As Arctic Melts, Business As Usual

Record melting of Arctic ice has alarmed climate scientists, but the extraction industry and shippers are thrilled at new business prospects. Having drained world of most accessible oil, companies see in Arctic Circle a most striking source for long-term fossil-fuel development. Shipping companies plan direct routes to Asia. It’s high time governments wake up to real danger. A recent UN report projects Arctic summer ice to be non-existent by 2020. Climate researchers warn that the rapidly melting ice, with darker ocean waters that absorb the sun’s heat, will contribute to a shifting jet stream, creating new and unpredictable volatile weather patterns. International oil companies acknowledge the melting is an effect of global warming. Yet instead of being alarmed, countries such as US, Norway, Russia and even China are using the melting as a pretext for strategic benefit from global warming to gain new fossil supplies. Global-warming skeptics, free-market adamants, major companies and governments have quickly come to accept future climate change as a new normal. Few deny that climate change is underway. Whether governments and humans can take steps to stem their addiction and help the planet recover is real issue. In his 2006 environmental documentary, An Inconvenient Truth, former US Vice President Al Gore shows a scale. On one side is the earth, the other side, a sum of gold bricks. He presumes the world’s long-term health is considerably heavier than pile of gold bricks of economic interests and world governments would take concerted action to stop it. Wrong. Most countries remain silent to risks of climate change, their non-policies continue to ignore it. Short-term economic interests outweigh long-term economic security. Recent policy enactments, such as EU imposing carbon tax on airlines, were quickly shot down by China and India as a sovereignty infringement. Yet, air travel continues to grow exponentially with significant fossil fuel emissions. If the severe droughts, firestorms and floods of 2012 have not convinced policymakers of creeping problem, not much more can. This is a conundrum in today’s ecology and sociology: nominal recognition of a problem with changing weather patterns, yet governments quickly pushing through new and wider roads, airports, bridges and coal-fired plants to power their economies and meet surging demand. With fossil-fuel demand skyrocketing due to rising incomes in Asia and Africa, 2 correlated, disastrous scenarios, loom without changes in government energy policies: 1) With less than 5% of the global population, the US economy depends on 25% of the world’s energy. Other nations are in a hurry to catch up to US. It’s likely that the current rate of 400 ppm of atmospheric CO2 will rise to 450 ppm, 2) Within 16 years, or sooner at current fossil fuel burn rates, world will breach earth’s 565 gigatons absorption capacity of CO2. International Energy Agency predicts either situation can trigger global increase in temperature of more than 2°C (…..)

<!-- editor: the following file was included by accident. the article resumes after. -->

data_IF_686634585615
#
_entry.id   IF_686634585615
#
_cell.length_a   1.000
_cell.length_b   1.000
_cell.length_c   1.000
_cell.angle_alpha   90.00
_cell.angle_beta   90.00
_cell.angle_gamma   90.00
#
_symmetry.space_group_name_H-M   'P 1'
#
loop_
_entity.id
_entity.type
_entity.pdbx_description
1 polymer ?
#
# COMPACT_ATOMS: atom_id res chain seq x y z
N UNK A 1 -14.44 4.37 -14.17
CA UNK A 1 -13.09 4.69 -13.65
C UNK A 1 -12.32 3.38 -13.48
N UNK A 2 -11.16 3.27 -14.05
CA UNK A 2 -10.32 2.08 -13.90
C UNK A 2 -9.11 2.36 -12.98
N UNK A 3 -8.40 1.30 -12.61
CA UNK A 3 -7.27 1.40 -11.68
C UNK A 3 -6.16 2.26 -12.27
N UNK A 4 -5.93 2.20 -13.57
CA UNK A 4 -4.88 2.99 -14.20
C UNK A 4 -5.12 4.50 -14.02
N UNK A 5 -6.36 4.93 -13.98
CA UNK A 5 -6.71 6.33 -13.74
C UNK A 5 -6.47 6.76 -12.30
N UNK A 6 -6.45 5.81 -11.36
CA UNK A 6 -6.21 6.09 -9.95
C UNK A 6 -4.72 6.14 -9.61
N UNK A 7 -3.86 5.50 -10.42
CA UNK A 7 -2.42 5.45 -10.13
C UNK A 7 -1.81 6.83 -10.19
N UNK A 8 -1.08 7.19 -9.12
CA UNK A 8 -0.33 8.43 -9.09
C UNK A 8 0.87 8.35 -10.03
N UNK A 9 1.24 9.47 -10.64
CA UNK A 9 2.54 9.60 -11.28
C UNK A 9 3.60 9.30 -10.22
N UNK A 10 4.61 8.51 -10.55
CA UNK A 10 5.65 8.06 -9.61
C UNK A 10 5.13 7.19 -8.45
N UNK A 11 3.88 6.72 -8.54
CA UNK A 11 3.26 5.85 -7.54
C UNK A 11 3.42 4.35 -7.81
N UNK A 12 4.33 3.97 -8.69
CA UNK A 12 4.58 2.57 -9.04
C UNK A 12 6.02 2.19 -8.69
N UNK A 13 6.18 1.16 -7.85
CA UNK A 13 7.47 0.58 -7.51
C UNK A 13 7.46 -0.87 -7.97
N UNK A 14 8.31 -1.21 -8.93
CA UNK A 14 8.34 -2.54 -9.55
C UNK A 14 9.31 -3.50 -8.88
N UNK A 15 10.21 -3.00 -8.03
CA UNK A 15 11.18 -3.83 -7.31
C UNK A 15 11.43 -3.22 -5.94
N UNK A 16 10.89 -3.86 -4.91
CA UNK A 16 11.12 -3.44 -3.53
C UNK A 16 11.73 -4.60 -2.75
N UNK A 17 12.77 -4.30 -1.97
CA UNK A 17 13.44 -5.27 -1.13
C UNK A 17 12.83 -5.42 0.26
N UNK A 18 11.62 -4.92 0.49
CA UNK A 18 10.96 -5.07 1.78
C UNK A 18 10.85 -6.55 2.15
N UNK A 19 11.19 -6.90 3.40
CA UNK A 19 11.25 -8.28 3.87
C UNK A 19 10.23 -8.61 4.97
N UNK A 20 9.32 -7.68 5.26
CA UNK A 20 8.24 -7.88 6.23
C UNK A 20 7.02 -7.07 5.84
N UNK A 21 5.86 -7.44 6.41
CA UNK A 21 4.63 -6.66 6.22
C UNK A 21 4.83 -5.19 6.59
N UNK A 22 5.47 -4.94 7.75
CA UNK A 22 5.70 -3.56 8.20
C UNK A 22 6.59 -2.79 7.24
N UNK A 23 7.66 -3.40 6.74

Acerca de ignaciocovelo
Consultor Internacional


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